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This Minecrafter Thinks Big

Eighteen-year-old Christopher Slayton used a video game to recreate the whole universe.

A galaxy with a blue center and swirling gases all around.

ESA/Webb, NASA, CSA, J. Lee, and the PHANGS-JWST Team; acknowledgment: J. Schmidt

This photo of the Heart of the Phantom Galaxy was captured by the James Webb Space Telescope. Christopher Slayton recreated galaxies and much more.

An 18-year-old used the video game Minecraft to recreate the entire universe—or, at least, what’s known of it.

Christopher Slayton studied black holes, Saturn’s rings, and other parts of the universe for months in order to build his virtual universe. He started with Earth, using a globe to make sure the continents were in proportion with one another. Then, he worked his way out, building our solar system, our galaxy, and on and on. As he tackled the project, Slayton shared his progress on his YouTube channel, where he already had a record of some pretty bold Minecraft builds. 

Minecraft, which was developed in 2009, is a game that’s designed to let players build their own worlds—or universes, in Slayton’s case. Using building blocks made from different virtual materials, players can create just about anything they want. Some builds are inspired by fictional worlds from books and movies, while others, like Slayton’s, aim to be as realistic as possible. B. Reeja Jayan, a mechanical engineer, says Minecraft has few rules—and that’s a good thing.

“One of the advantages of using a game like Minecraft is it’s so flexible,” Jayan told the New York Times. “It’s so easy for a small child to learn to play the game, but at the same time it’s been adapted for teaching advanced scientific concepts.”

Slayton has been playing Minecraft for nine years, and he has no plans to stop. Next, he wants to explore other dimensions!

News Extra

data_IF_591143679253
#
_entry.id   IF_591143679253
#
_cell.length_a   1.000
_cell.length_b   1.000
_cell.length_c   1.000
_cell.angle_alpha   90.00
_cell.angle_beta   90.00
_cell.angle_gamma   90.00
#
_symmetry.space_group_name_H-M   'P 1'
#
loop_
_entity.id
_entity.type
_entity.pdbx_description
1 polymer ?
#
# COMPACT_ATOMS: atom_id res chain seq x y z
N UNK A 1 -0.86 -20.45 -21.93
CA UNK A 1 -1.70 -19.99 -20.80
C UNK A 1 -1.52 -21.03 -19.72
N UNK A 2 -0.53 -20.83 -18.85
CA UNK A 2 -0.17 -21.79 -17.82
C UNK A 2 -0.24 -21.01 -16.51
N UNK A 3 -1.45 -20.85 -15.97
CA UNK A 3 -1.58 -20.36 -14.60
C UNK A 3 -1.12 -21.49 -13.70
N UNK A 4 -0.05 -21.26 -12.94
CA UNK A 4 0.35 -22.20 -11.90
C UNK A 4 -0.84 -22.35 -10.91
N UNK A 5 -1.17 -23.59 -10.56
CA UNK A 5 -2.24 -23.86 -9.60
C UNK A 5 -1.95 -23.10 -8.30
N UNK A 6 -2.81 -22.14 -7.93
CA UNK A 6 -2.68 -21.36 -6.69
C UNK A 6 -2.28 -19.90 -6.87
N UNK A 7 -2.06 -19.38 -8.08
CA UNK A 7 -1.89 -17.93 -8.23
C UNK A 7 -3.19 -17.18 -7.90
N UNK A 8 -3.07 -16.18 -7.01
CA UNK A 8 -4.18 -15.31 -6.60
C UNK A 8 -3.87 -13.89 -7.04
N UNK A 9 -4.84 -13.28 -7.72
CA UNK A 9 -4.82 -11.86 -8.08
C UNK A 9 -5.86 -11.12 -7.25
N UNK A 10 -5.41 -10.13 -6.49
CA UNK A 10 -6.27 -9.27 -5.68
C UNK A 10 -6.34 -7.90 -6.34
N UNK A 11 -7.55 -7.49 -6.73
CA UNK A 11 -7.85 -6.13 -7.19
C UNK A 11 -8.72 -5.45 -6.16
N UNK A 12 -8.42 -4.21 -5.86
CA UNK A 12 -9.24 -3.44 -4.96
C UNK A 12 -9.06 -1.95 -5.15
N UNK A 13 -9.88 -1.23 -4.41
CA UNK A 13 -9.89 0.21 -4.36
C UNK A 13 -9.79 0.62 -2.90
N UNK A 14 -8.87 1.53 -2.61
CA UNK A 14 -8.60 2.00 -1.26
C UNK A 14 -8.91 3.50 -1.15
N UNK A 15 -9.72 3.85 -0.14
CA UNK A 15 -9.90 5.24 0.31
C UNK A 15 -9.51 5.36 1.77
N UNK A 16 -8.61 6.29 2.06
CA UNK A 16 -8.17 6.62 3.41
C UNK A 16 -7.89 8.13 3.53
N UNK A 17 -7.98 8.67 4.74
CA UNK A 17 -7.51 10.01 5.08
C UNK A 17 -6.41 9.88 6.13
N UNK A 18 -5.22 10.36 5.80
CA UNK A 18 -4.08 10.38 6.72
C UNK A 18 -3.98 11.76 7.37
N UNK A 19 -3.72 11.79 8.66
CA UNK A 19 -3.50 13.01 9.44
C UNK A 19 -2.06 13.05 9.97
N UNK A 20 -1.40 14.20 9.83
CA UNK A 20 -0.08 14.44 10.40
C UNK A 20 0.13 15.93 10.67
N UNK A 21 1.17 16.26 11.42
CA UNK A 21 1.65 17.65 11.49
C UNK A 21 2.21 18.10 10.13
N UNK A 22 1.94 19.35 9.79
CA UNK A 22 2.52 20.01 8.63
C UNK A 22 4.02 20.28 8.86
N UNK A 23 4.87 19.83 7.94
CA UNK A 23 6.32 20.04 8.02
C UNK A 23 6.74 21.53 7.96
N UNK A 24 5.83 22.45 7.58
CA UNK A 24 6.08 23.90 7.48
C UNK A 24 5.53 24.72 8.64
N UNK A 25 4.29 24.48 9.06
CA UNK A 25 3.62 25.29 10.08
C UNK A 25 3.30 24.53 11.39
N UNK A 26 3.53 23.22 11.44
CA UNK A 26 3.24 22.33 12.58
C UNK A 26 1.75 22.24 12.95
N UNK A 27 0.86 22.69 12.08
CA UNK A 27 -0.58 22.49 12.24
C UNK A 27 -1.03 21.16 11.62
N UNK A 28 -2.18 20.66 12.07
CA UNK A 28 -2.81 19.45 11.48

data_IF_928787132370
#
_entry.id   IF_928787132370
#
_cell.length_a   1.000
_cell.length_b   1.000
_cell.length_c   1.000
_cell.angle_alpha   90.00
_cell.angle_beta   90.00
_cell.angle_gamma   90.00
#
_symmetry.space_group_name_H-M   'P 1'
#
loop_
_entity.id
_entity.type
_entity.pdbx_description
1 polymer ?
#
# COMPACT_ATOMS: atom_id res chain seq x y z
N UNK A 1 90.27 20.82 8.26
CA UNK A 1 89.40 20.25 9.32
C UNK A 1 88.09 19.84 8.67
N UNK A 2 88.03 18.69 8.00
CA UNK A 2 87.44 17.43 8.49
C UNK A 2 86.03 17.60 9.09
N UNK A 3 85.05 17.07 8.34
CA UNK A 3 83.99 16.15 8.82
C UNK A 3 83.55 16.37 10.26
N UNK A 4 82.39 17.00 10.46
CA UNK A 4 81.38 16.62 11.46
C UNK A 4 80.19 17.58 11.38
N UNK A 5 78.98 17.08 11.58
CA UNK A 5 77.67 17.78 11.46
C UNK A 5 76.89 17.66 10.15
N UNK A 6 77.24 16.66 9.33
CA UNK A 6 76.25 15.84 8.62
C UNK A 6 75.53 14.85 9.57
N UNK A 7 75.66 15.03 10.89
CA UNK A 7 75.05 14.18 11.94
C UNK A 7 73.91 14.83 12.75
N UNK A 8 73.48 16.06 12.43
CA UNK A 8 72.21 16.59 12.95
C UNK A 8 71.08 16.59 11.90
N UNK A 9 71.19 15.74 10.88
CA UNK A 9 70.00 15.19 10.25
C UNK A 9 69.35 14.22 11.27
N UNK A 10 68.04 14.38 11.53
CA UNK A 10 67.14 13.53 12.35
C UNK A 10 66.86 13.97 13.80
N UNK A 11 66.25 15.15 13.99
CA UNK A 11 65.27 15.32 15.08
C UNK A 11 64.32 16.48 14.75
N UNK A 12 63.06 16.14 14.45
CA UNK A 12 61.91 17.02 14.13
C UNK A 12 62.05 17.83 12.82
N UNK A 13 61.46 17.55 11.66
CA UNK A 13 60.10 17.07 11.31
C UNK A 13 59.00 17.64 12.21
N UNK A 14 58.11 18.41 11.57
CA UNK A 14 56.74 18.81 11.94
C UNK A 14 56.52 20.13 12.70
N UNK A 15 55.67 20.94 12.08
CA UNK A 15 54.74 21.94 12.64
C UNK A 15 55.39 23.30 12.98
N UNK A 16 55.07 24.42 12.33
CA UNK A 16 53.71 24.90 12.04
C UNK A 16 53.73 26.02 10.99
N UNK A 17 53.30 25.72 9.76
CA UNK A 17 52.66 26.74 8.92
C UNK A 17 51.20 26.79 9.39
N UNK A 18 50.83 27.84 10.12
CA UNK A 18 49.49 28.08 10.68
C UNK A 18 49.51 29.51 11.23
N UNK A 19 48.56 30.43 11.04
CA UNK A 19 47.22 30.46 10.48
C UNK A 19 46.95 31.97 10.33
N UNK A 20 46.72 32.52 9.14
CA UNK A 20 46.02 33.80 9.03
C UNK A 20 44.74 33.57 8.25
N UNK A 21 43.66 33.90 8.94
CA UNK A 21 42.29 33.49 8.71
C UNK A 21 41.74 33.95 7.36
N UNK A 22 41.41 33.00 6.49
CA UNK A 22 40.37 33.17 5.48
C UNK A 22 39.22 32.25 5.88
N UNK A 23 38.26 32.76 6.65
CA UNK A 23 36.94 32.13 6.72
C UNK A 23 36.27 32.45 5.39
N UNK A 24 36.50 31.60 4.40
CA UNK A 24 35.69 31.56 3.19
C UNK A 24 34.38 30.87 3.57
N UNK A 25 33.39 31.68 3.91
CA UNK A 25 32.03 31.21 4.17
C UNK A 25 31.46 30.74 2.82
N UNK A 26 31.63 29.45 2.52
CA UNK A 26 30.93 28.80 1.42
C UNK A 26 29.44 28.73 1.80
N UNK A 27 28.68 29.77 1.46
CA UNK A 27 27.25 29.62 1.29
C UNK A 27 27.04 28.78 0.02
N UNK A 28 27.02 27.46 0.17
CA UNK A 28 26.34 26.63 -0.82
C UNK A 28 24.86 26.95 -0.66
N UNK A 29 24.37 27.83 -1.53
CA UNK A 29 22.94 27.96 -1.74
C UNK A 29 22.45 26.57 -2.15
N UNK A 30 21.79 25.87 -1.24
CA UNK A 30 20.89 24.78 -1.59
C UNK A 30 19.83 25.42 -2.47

Go, Artemis!

A spacecraft with the NASA logo in the foreground and the Moon and Earth in the distant background


On November 28, Orion reached its farthest distance from Earth. This was its view.

NASA is halfway through its Artemis I mission, and everything looks good! 

NASA launched its Orion spacecraft on November 16, 2022, and it started orbiting the Moon on November 25. Orion is made to carry up to four astronauts, but no humans went on this trip. The purpose of Artemis I is to test the performance and safety of Orion. It’s sort of like a practice run. On November 28, Orion was 280,000 miles (450,000 kilometers) from Earth. If all goes as planned, it soon will carry astronauts way out there, too. 

Artemis I is only the beginning. NASA is planning Artemis II for 2024. In that mission, Orion will take four astronauts to the far side of the Moon (the side farthest from Earth) and back. 

Artemis III is planned for 2025. Orion will link up with another spacecraft, which will land two astronauts on the Moon. It will be the first time humans have set foot on the Moon since 1972!

Did You Know?

Many Earths in a row in space

© Matthieu/

Some scientists believe in the idea of a multiverse. According to some theories, our universe, which is incredibly big, is just one of many parallel universes!

Minecraft Minds

You can create whatever you want in Minecraft. Here are some of the best builds ever. 

xv12commander (Youtube: xv12commander); Youtube: SkyblockSquad; Elysium Fire

Second to One

A Minecraft kid sits at a computer playing Minecraft.

© Nikola Fific/

In 2016, Minecraft was the second-best-selling video game. What was the best seller?

Find out at Britannica School!






: the quality of seeming real

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